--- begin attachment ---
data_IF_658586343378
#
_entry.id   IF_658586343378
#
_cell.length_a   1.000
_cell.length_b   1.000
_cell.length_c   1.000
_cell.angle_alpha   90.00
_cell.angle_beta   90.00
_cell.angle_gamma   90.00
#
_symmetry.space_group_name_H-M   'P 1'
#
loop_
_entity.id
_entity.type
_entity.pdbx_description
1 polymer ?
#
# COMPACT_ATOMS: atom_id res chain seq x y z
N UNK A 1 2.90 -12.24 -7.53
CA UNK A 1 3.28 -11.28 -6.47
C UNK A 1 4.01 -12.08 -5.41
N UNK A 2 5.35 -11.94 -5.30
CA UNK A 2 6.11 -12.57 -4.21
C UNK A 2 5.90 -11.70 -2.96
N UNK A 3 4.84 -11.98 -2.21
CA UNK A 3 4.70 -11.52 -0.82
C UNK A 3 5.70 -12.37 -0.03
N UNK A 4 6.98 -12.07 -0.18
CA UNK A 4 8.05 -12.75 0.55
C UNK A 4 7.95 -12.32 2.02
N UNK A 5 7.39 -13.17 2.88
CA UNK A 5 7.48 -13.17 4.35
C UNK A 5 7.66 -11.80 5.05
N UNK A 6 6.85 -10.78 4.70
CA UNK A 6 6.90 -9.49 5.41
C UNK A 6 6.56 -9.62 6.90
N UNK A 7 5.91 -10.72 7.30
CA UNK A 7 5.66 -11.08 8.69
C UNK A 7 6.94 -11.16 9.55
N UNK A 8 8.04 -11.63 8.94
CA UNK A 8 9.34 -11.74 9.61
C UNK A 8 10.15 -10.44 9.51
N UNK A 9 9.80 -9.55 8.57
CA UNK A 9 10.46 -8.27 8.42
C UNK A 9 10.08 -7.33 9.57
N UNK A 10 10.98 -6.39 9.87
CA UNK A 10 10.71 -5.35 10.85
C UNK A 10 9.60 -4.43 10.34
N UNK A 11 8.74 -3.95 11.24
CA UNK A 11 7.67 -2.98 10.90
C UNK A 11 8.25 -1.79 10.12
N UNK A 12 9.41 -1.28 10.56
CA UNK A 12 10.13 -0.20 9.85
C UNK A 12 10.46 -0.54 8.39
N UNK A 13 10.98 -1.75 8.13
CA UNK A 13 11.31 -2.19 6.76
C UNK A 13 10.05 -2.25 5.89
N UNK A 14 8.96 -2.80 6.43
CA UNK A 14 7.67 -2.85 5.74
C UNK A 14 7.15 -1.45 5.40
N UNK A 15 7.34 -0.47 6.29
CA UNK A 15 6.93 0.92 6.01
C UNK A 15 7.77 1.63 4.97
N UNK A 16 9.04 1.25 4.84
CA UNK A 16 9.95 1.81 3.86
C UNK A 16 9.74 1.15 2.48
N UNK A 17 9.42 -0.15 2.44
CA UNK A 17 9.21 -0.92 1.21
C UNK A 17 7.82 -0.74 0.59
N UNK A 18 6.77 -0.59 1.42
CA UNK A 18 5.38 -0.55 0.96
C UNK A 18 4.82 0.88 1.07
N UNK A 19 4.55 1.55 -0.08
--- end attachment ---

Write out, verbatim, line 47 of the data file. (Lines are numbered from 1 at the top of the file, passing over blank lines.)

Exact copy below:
C UNK A 9 10.08 -7.33 9.57